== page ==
For approximately 70 years the Soviet Union was the source of strong passions and antipathies. Using a chronology that avoids the banality of division into decades, the book analyzes historical events, enterprises, campaigns both promotional and deterrent that harassed the citizens of the Soviets, with a particular focus on the common people’s perception of daily events.
Bill-boards, magazines, cinema, architecture, art and news reports offer material to study propaganda, rhetoric, passions. The author guides the reader from the powerful investments
of the early years to the euphoria-terror binomial that characterized the Stalinist era, through the sub-cultures of the young in the Fifties and Sixties to the first steps of rock in the Seventies, finally reaching the fateful Christmas of 1991 and the lowering of the red flag on the Kremlin.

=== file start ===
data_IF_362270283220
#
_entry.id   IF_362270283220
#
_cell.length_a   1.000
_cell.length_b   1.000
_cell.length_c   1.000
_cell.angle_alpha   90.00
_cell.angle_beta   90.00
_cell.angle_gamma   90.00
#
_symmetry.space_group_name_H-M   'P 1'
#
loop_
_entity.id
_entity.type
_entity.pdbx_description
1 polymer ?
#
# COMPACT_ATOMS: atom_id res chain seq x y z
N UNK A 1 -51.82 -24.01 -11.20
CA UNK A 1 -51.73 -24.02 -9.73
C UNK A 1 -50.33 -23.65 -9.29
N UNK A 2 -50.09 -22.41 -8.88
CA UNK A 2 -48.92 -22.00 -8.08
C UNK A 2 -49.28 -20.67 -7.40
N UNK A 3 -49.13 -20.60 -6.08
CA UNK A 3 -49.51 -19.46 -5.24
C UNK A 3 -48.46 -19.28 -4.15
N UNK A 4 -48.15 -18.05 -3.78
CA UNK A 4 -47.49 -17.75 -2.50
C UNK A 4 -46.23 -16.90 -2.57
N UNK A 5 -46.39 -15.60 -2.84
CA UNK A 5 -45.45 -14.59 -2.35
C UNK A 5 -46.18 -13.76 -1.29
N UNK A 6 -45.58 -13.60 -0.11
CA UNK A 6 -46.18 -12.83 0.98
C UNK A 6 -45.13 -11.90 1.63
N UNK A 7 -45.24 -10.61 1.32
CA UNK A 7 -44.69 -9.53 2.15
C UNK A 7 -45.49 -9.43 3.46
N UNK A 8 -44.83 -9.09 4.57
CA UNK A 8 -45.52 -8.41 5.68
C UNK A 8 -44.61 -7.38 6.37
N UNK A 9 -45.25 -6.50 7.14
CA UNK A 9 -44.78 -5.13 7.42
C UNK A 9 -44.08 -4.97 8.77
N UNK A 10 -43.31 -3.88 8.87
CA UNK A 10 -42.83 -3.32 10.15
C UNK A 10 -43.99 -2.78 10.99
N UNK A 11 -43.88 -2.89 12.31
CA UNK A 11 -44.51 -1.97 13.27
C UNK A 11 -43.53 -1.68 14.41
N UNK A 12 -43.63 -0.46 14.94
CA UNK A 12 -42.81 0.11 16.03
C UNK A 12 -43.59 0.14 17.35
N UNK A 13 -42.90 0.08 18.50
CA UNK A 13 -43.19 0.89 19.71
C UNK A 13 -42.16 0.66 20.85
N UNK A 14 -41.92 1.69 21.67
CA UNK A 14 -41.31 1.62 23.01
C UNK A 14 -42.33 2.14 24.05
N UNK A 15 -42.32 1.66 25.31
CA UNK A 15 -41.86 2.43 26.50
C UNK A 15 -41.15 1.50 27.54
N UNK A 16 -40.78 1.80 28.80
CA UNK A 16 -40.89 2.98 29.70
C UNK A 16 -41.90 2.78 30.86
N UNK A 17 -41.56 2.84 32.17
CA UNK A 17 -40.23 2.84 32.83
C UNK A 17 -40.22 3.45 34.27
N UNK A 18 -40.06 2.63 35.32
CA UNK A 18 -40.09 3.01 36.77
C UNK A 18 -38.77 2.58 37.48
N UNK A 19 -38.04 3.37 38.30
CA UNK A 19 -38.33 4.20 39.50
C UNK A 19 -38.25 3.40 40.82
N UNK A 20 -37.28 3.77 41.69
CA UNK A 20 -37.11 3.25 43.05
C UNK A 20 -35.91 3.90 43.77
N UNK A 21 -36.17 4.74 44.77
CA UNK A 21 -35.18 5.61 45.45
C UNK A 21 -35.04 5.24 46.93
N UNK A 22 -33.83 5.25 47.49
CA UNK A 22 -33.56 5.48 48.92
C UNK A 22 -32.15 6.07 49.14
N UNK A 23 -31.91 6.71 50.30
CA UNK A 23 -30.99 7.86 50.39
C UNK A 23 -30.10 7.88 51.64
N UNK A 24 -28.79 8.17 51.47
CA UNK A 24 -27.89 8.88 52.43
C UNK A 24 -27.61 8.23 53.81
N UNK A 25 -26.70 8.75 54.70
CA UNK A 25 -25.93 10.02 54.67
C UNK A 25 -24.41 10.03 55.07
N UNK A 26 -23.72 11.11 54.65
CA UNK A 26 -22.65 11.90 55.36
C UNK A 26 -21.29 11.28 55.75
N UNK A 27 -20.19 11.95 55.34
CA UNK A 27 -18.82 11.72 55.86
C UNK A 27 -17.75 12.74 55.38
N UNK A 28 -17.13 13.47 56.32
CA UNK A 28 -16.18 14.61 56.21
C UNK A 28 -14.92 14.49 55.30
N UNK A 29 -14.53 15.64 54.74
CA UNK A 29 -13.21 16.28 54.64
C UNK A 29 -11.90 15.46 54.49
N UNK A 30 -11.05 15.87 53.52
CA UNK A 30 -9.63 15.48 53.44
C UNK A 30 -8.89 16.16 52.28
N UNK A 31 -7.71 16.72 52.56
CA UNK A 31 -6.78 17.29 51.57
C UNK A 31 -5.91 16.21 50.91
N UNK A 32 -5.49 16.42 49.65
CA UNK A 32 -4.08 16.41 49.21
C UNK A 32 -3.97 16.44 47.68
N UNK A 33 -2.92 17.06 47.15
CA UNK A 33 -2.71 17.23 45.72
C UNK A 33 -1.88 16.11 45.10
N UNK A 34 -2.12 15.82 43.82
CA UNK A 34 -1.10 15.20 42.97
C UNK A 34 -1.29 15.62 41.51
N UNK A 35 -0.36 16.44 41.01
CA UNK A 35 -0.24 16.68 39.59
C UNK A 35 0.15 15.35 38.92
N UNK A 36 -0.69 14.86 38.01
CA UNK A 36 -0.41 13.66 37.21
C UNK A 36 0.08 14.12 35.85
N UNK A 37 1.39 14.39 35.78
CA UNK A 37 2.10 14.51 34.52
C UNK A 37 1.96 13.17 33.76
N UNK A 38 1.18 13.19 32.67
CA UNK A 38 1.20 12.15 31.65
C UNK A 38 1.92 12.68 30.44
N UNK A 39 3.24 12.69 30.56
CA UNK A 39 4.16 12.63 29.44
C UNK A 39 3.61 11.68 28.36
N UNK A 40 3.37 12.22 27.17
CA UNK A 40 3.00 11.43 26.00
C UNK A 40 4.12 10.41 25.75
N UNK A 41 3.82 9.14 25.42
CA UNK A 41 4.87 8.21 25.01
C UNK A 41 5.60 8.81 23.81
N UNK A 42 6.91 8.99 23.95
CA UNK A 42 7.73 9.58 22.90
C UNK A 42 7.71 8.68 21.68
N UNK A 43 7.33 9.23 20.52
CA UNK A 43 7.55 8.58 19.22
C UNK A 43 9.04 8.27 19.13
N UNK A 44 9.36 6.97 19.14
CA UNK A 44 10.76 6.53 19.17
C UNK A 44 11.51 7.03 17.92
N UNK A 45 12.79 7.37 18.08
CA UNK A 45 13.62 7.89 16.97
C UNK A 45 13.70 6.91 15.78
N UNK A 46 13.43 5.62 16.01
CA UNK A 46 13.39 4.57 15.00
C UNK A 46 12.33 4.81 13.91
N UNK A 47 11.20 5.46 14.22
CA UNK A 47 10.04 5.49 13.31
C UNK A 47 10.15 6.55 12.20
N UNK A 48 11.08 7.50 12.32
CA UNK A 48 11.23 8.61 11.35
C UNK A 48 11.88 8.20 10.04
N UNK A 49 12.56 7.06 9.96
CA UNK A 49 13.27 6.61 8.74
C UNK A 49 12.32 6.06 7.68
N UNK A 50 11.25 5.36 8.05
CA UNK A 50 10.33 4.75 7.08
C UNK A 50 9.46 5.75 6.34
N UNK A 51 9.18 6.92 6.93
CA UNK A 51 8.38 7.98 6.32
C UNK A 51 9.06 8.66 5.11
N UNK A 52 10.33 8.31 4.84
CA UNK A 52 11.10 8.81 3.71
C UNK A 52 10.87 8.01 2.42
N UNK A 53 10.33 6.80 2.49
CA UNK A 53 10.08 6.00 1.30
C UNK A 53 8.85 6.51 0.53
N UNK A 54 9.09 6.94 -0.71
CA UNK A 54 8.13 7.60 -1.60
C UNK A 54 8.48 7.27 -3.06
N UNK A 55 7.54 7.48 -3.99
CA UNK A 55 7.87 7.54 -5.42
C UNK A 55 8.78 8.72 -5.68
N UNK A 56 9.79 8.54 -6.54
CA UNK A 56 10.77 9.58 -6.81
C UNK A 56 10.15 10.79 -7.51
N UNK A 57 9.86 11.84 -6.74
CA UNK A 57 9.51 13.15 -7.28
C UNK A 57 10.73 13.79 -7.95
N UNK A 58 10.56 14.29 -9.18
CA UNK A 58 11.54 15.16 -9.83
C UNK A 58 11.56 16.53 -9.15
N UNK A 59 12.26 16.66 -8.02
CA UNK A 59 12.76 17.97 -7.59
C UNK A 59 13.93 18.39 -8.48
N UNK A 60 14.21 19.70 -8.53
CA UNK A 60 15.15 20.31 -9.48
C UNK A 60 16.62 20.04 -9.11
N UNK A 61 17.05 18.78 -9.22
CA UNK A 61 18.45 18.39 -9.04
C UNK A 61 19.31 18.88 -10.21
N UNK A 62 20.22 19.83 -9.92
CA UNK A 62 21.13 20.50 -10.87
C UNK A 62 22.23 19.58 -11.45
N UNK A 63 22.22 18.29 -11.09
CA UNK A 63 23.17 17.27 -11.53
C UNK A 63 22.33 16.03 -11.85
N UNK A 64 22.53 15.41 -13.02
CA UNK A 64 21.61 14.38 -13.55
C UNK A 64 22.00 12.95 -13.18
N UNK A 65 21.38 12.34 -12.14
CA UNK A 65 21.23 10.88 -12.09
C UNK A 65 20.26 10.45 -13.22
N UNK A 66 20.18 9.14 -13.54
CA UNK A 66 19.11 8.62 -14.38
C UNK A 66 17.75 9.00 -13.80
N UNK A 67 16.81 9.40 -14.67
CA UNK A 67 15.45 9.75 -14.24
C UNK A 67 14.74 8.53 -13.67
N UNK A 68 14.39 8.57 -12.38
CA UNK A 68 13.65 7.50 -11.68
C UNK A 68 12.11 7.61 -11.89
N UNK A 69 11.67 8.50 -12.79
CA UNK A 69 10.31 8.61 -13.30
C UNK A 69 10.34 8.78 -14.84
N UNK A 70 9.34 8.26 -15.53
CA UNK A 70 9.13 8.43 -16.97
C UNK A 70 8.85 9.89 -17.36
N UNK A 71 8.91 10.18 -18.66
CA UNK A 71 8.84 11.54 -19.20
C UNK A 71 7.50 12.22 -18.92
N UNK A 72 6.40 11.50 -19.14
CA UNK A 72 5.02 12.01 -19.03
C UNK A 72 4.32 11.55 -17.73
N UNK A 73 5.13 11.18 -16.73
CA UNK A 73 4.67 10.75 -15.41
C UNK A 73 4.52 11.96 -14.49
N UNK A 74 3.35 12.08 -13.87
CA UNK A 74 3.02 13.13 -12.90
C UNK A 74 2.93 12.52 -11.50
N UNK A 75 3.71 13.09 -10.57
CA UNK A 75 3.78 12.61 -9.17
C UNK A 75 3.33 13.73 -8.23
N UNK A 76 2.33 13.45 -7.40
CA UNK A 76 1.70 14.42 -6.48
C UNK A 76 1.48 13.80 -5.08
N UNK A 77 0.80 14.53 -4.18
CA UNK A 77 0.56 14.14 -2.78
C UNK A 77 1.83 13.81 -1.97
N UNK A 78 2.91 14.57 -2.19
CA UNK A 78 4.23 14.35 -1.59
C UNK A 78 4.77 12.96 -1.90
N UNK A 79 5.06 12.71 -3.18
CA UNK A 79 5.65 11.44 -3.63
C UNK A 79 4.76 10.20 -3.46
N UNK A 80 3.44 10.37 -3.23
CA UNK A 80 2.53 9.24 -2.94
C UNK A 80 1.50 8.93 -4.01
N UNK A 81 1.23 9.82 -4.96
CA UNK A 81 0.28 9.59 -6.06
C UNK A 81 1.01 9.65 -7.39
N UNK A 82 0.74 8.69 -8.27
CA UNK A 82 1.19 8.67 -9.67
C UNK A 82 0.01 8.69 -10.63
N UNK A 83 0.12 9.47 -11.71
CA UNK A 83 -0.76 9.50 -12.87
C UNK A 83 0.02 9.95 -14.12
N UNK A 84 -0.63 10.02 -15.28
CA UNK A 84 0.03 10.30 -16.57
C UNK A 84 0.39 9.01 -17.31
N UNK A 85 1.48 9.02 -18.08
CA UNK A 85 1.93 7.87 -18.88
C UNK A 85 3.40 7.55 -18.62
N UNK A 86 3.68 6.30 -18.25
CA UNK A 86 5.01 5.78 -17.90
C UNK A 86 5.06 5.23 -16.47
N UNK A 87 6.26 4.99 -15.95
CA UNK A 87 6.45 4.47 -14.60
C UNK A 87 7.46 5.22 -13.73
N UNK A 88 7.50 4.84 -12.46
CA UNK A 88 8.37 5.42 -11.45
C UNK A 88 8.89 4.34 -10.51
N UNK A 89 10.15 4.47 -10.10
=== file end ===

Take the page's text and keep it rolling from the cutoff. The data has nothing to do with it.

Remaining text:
The book is richly illustrated with works of designers and artists of the period.
Gian Piero Piretto teaches Russian Culture and Visual Culture at the University of Milan. He has translated the works of Chekhov and other Russian authors, and is the author
of important studies on the history of Soviet culture